An interesting article on the subject https://www.pnas.org/content/117/40/24735

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Re: Pine Island Glacier (PIG) Calving and Discussion
« Reply #2625 on: December 30, 2020, 01:23:46 AM »
The article in my previous post has a large but excellent animation of the PIG.

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Re: Pine Island Glacier (PIG) Calving and Discussion
« Reply #2626 on: December 30, 2020, 05:16:30 PM »
Today's 6-day GIF shows a rapid expansion of the new extension of the first rift on the Southern Ice Shelf.

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Re: Pine Island Glacier (PIG) Calving and Discussion
« Reply #2627 on: December 30, 2020, 08:57:26 PM »
I don't expect it will hold on much longer. When it goes, a bit more SWT resistance will be lost.

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Re: Pine Island Glacier (PIG) Calving and Discussion
« Reply #2628 on: December 30, 2020, 11:52:41 PM »
Scott Manley explains Synthetic Apperture Radar used by Sentinel-1 (most of the images in this thread.)


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Re: Pine Island Glacier (PIG) Calving and Discussion
« Reply #2629 on: January 06, 2021, 06:34:45 AM »
Another in a series of 6-day GIFs of the Southern Ice Shelf.

paolo

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Re: Pine Island Glacier (PIG) Calving and Discussion
« Reply #2630 on: January 06, 2021, 12:17:29 PM »
Calving on the north side of the NdDZ ( Northern downstream Damage Zone )

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Re: Pine Island Glacier (PIG) Calving and Discussion
« Reply #2631 on: January 06, 2021, 02:00:10 PM »
PIG looks to me to have accelerated from moving 12 m/day to 13m/day in the last year. That is a rough estimate from the graphs not the data.
http://www.cpom.ucl.ac.uk/csopr/iv/index.php?glacier_number=3&image_date=201225_201231#output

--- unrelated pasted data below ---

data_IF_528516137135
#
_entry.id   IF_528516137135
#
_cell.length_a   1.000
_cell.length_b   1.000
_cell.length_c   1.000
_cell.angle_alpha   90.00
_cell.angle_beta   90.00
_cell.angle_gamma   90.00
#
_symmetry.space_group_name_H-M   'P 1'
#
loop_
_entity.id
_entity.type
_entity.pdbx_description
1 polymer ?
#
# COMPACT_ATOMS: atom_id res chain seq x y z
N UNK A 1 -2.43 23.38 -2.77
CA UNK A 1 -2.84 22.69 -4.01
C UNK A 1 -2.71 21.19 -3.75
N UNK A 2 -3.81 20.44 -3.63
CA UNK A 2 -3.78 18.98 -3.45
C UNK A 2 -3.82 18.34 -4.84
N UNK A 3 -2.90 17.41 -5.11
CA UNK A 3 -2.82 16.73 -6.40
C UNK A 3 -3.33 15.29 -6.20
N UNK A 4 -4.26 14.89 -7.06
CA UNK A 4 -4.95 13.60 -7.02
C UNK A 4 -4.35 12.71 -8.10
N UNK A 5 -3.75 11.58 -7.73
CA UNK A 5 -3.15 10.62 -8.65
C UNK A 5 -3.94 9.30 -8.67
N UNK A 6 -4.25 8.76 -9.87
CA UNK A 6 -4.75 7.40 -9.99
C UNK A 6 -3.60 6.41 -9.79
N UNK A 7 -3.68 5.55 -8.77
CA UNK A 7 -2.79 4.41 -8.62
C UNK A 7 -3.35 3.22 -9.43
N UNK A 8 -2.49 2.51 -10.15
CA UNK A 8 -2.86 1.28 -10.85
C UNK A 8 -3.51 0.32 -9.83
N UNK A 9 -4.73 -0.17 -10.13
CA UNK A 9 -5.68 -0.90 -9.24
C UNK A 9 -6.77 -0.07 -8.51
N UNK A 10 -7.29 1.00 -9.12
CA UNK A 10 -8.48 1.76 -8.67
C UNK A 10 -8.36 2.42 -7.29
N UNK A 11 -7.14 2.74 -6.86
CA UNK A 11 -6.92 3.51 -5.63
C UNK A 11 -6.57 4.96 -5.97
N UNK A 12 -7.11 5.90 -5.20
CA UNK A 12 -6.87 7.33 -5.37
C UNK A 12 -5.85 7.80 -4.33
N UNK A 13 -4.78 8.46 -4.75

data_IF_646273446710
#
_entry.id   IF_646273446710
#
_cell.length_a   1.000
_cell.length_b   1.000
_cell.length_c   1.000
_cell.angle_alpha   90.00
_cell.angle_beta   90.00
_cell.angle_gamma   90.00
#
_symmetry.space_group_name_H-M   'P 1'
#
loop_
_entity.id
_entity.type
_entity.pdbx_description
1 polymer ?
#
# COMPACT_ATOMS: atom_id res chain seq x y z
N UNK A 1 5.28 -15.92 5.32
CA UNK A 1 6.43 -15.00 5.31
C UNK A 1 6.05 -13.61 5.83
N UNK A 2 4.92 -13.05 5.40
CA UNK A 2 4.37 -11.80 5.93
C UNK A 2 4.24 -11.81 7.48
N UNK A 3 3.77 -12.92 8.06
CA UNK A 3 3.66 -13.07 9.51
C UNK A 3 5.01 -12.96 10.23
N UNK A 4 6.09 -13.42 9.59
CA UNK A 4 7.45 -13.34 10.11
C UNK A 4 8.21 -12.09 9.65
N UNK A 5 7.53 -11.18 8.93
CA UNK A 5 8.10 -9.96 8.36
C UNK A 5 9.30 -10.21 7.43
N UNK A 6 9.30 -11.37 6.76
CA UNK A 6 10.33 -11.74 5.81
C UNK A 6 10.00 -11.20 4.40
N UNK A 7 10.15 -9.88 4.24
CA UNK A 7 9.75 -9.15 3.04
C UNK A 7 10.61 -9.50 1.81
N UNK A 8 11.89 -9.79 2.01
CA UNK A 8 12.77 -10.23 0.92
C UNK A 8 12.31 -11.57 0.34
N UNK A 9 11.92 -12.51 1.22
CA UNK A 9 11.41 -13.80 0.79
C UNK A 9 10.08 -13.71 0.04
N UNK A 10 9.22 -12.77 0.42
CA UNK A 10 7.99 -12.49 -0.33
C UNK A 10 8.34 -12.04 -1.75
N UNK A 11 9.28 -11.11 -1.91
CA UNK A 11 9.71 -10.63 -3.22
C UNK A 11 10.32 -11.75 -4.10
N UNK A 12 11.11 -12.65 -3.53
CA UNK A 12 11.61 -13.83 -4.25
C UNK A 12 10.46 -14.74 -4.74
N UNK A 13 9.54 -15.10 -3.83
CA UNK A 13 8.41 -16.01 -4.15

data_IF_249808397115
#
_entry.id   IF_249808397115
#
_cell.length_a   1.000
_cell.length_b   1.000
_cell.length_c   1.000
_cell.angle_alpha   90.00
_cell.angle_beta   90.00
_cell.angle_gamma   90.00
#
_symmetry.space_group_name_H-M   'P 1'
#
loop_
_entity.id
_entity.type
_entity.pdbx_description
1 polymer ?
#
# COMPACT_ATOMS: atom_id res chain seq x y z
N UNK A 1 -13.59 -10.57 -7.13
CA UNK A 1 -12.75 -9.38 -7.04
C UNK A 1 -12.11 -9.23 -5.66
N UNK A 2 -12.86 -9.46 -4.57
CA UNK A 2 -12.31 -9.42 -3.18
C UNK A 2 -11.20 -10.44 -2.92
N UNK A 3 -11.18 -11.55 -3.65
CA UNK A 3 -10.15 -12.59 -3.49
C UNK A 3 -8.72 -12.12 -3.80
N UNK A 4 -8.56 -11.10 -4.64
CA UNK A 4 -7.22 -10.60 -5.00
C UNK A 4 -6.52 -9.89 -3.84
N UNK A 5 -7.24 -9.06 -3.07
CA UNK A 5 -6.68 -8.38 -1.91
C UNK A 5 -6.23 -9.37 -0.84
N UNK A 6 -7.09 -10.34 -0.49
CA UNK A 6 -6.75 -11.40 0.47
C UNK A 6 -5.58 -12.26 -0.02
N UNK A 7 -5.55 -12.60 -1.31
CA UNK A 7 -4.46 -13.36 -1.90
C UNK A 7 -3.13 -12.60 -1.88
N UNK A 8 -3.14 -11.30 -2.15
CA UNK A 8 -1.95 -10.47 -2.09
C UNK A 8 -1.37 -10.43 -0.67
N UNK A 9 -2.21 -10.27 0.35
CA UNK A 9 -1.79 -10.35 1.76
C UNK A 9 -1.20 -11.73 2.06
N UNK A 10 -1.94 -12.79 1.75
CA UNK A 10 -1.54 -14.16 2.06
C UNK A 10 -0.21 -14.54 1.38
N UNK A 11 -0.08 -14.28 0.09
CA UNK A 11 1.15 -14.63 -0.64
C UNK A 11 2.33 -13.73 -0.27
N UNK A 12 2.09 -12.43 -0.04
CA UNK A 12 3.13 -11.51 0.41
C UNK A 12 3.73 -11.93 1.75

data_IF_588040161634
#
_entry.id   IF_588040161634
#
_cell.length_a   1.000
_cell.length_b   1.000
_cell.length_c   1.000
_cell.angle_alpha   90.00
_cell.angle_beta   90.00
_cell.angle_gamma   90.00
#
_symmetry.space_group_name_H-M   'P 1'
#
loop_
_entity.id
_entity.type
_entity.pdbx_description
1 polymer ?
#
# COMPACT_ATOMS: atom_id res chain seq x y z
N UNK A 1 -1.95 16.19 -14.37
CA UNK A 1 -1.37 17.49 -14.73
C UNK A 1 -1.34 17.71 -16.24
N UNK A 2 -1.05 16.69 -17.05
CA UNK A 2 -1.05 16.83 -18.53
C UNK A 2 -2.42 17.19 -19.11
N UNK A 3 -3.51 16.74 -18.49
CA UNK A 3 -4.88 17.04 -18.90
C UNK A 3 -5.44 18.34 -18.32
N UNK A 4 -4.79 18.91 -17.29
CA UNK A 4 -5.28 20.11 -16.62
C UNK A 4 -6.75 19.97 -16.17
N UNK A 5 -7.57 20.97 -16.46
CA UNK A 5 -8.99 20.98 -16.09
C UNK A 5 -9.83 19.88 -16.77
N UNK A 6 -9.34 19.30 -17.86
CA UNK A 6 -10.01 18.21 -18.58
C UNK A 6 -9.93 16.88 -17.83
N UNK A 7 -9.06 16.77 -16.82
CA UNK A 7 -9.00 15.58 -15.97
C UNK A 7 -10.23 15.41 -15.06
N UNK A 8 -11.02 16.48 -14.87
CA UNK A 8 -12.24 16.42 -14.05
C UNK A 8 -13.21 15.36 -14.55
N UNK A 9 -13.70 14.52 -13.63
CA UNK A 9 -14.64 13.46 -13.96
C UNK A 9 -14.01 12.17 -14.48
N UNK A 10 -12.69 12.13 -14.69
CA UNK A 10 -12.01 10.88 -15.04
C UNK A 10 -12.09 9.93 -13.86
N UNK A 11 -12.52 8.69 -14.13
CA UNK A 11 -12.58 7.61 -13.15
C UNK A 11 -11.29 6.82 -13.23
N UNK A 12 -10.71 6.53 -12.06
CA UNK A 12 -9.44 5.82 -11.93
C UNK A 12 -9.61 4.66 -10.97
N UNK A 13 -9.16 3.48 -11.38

That is not good at all.

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Re: Pine Island Glacier (PIG) Calving and Discussion
« Reply #2632 on: January 06, 2021, 08:14:08 PM »
I follow this thread daily and the increase in velocity is worrying: To me, it looks like the strain along the edges of the glacier can no longer be taken up using ductile flow - and is therefore undergoing brittle failure (rather like an earthquake). My guess is as this happens the resistance to flow from the edges of the glacier will be significantly reduced, leading to an increase in velocity, and propagation of the points of failure; a runaway positive feedback. It's not exactly MICI but there is a similarity: The ice can no longer support the forces that it's subject to and is failing in a brittle and catastrophic fashion.

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Re: Pine Island Glacier (PIG) Calving and Discussion
« Reply #2633 on: January 06, 2021, 10:01:14 PM »
PIG looks to me to have accelerated from moving 12 m/day to 13m/day in the last year. That is a rough estimate from the graphs not the data.
http://www.cpom.ucl.ac.uk/csopr/iv/index.php?glacier_number=3&image_date=201225_201231#output
That is not good at all.
Thanks for sharing. It is really worrying.
A plot of the velocity change at some defined spots over time would be quite interesting. Maybe the acceleration is accelerating over time, because some of the shelf and pinning points have been lost over the years and the evolution of the damage zones additionally helps a speeding-up?
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baking

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Re: Pine Island Glacier (PIG) Calving and Discussion
« Reply #2634 on: January 07, 2021, 01:19:31 AM »
A plot of the velocity change at some defined spots over time would be quite interesting. Maybe the acceleration is accelerating over time, because some of the shelf and pinning points have been lost over the years and the evolution of the damage zones additionally helps a speeding-up?
The data is available for 6+ years, both along-flow and across-flow.  Someone just needs to download 700+ files and extract the raw data.  Then figure out the best way to smooth the velocity data points to get a velocity over time measure that can be used to estimate acceleration over time.  Tying in the major calving events would be a bonus.  Also would be nice if it was in a Jupyter notebook format so we could all play with it.

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Re: Pine Island Glacier (PIG) Calving and Discussion
« Reply #2635 on: January 07, 2021, 10:50:10 AM »
The sentinel-2 image from yesterday is crap, but it does show one thing. A little calving in the south.

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Re: Pine Island Glacier (PIG) Calving and Discussion
« Reply #2636 on: January 11, 2021, 02:04:50 PM »
Yesterday's Sentinel2 image was not good, but that of day before yesterday wasn't so bad, unfortunately it only covers the NW part of the SWT.

Anyway, I can publish two images :
> the Ice Rumple that finishes the SWT in the west, showing its progressive degradation